Wilmington Business Journal | New Organizations Focus On Employment

At The Foxes Boxes, a farm-to-table restaurant set to open this fall at 622 N. Fourth St., the Fox family plans to hire people who face employment obstacles ranging from low literacy skills to criminal backgrounds.

“We don’t want to be so narrow that we’re only taking, say, former gang members or formerly incarcerated people. We want the whole gamut,” Rachel Bodkin-Fox said. “Whatever has kept them from getting employment – gainful employment that allows them to support their family comfortably – we want to help get them prepared.”

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Time Warner Cable News | New Restaurant to Offer On-The-Job Training Program

WILMINGTON– A new farm-to-table restaurant coming to the Brooklyn Arts District in downtown Wilmington will provide on-the-job training to disadvantaged populations.

The Foxes Boxes, located in an old furniture store, will parter with community organizations to offer a three-month externship program.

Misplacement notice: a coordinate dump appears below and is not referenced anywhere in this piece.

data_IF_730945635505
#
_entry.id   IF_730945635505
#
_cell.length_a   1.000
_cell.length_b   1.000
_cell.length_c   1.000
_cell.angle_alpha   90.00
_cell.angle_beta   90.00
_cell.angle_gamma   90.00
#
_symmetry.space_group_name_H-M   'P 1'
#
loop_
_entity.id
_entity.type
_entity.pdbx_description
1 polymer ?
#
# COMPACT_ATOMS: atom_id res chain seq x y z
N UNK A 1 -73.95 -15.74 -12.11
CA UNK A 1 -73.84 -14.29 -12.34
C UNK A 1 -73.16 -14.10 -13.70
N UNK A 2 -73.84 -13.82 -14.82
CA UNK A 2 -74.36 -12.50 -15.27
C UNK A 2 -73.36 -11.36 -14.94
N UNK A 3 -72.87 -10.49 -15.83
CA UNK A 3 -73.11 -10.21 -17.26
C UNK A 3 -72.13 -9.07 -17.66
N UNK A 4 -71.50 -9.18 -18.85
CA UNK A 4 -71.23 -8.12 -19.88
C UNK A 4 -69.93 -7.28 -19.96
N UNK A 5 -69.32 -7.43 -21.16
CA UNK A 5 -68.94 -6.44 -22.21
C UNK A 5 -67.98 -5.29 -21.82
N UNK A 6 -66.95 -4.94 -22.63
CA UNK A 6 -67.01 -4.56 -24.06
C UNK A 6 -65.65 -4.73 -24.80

Participants will learn a variety of skills to prepare them for the hospitality industry.

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Wilmington Business Journal | The Foxes Boxes Combines Social Activism, Passion For Food

The Fox family –Rachel, Randy and their three teenager kids – are embarking on a mission to combine their passion for social causes and creative, affordable food.

The Foxes Boxes, a restaurant slated to come to the Brooklyn Arts District this summer, will partner with community organizations to help provide on-the–job training for marginalized populations. A portion of the staff will be made up of externship participants who taking part in an intensive three-month program aimed at developing skills for employment within the hospitality industry.

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Star News Online | New Fourth Street restaurant to serve up social justice

Reclaimed historic building, farm-to-table menu, prominent communal seating, chalkboard menu — in many ways, the soon-to-open Foxes Boxes looks like many other conventional contemporary American restaurants.

But owners Randy Fox and his wife Rachel Bodkin-Fox hope to see the venture make the Port City a better place to live and work one meal at a time by providing job and leadership training to area residents with employment obstacles including literacy challenges, mental health issues and criminal records.

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